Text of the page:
- Silicon Valley Bank’s board of directors and management failed to manage their risks;
- Federal Reserve supervisors did not fully appreciate the extent of the vulnerabilities as Silicon Valley Bank grew in size and complexity;
- When supervisors did identify vulnerabilities, they did not take sufficient steps to ensure that Silicon Valley Bank fixed those problems quickly enough; and
- The Board’s tailoring approach in response to the Economic Growth, Regulatory Relief, and Consumer Protection Act and a shift in the stance of supervisory policy impeded effective supervision by reducing standards, increasing complexity, and promoting a less assertive supervisory approach.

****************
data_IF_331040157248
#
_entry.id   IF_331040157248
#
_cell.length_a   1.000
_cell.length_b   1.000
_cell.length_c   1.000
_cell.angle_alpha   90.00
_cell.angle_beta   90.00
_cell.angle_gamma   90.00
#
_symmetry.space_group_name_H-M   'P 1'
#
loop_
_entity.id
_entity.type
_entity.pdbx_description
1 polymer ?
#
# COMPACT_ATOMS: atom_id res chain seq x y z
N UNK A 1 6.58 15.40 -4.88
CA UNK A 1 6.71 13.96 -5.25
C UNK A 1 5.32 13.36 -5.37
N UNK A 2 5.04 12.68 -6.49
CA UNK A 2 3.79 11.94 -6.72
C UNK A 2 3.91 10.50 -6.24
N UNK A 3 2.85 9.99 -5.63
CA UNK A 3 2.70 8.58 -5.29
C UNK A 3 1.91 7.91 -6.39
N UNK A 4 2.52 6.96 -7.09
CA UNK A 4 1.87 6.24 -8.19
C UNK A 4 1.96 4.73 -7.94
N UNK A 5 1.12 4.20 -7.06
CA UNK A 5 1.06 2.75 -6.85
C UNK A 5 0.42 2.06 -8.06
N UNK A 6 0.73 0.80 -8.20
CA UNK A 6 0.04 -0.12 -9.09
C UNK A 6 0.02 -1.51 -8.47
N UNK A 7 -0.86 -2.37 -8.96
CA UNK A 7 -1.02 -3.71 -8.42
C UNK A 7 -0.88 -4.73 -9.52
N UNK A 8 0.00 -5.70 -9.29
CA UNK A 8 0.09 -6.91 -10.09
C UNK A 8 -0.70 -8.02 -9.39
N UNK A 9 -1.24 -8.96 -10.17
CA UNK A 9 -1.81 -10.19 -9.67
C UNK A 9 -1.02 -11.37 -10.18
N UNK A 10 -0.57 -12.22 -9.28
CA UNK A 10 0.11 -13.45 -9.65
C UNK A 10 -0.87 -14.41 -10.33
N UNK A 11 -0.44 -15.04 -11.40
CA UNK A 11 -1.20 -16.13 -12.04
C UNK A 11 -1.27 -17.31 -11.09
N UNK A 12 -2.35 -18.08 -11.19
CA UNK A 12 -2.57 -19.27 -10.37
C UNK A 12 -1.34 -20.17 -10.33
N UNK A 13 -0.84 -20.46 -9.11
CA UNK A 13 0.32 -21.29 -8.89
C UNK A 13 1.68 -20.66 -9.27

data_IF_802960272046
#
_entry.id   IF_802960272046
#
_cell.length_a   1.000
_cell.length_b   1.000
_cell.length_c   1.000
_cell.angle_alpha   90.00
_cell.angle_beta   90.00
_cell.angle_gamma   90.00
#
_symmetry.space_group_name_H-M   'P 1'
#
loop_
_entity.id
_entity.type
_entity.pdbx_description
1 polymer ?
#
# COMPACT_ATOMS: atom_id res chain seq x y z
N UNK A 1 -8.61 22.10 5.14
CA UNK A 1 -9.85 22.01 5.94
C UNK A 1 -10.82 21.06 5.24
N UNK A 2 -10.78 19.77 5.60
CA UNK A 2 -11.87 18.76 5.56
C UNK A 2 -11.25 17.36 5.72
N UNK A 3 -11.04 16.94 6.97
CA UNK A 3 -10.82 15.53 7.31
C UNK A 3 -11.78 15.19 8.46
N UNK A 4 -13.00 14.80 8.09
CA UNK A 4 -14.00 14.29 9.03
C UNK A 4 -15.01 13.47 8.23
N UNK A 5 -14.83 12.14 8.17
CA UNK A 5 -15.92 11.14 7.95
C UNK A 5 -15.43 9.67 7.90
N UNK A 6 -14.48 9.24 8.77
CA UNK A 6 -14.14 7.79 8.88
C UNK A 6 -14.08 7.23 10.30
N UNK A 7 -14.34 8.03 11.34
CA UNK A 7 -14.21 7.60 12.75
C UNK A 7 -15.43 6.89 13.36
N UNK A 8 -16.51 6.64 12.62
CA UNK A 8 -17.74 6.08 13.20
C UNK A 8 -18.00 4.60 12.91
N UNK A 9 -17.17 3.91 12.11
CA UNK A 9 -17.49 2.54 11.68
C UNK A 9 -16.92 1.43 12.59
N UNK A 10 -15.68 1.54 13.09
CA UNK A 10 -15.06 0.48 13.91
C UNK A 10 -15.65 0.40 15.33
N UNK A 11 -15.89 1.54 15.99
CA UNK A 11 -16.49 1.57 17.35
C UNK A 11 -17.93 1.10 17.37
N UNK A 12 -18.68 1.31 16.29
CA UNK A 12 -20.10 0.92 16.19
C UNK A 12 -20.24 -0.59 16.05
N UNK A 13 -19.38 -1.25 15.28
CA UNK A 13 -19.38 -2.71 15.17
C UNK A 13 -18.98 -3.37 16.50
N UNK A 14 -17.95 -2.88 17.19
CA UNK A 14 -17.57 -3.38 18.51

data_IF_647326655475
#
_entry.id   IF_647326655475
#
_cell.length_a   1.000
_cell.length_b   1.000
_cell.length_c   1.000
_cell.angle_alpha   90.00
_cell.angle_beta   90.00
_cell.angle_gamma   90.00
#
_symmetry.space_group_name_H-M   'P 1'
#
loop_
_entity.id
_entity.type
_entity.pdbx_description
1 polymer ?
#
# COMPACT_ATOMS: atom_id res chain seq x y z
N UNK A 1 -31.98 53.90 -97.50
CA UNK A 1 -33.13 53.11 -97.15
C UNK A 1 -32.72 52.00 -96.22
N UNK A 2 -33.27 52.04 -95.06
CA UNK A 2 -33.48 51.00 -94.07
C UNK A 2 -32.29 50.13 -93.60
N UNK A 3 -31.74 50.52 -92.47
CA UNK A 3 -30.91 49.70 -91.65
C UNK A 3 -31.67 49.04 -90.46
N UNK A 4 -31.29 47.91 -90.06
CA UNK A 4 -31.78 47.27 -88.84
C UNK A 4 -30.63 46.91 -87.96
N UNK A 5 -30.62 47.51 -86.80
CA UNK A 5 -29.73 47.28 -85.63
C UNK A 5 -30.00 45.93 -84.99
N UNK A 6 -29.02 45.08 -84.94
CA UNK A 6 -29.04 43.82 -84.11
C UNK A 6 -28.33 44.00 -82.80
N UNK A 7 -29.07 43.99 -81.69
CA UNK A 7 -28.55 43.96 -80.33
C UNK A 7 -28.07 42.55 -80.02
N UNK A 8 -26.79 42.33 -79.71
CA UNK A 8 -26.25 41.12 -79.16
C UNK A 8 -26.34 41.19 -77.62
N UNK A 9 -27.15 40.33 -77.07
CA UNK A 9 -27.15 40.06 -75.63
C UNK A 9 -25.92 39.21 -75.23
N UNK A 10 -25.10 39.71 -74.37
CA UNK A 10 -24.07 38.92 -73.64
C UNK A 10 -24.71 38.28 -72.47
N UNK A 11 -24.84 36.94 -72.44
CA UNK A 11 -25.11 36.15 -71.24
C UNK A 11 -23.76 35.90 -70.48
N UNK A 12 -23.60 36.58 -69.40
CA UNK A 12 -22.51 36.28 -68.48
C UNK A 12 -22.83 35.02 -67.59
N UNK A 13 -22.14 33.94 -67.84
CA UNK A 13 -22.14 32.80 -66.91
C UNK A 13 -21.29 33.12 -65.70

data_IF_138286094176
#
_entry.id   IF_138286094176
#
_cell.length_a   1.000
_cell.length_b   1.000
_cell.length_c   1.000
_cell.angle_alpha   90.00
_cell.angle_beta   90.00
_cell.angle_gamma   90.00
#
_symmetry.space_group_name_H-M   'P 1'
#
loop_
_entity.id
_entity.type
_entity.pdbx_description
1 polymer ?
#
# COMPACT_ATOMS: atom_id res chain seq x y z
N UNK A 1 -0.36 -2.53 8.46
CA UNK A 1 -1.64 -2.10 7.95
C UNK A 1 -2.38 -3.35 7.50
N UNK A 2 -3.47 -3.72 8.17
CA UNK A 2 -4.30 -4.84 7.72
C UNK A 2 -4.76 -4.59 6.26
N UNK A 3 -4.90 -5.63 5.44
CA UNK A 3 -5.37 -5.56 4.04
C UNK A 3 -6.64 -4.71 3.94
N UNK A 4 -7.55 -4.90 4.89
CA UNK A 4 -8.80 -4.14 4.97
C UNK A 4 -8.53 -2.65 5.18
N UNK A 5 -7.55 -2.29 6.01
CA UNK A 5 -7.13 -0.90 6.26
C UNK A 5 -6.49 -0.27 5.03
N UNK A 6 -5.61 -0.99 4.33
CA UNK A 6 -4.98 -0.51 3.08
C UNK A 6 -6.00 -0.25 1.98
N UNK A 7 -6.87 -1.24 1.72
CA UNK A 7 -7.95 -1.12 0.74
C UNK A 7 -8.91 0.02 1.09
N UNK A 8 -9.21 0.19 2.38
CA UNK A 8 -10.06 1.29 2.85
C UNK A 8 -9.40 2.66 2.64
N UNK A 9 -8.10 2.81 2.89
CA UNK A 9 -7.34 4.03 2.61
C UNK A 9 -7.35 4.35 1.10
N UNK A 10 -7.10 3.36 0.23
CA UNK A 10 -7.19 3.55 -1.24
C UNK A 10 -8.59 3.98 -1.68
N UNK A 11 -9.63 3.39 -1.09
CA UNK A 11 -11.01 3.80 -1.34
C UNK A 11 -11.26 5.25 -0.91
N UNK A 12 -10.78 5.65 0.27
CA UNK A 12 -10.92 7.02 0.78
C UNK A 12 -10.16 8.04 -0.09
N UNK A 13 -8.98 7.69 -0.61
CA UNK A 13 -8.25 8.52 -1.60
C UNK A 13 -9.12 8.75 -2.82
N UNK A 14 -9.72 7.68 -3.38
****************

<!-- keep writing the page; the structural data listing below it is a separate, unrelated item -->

“Following Silicon Valley Bank’s failure, we must strengthen the Federal Reserve’s supervision and regulation based on what we have learned,” said Vice Chair for Supervision Barr. “This review represents a first step in that process—a self-assessment that takes an unflinching look at the conditions that led to the bank’s failure, including the role of Federal Reserve supervision and regulation.” The report discusses in detail the management of the bank and the supervisory and regulatory issues surrounding the failure of the bank. It goes through the recent supervisory history of Silicon Valley Bank and includes more than two dozen documents containing the bank’s confidential supervisory information such as supervisory letters, examination results, and supervisory warnings. “I welcome this thorough and self-critical report on Federal Reserve supervision from Vice Chair Barr,” Federal Reserve Chair Jerome H. Powell said. “I agree with and support his recommendations to address our rules and supervisory practices, and I am confident they will lead to a stronger and more resilient banking system.” The report and documents detail the bank’s rapid growth, as well as the challenges Federal Reserve supervisors faced in identifying the bank’s vulnerabilities and forcing the bank to fix them. At the time of its failure, the bank had 31 unaddressed safe and soundness supervisory warnings—triple the average number of peer banks.”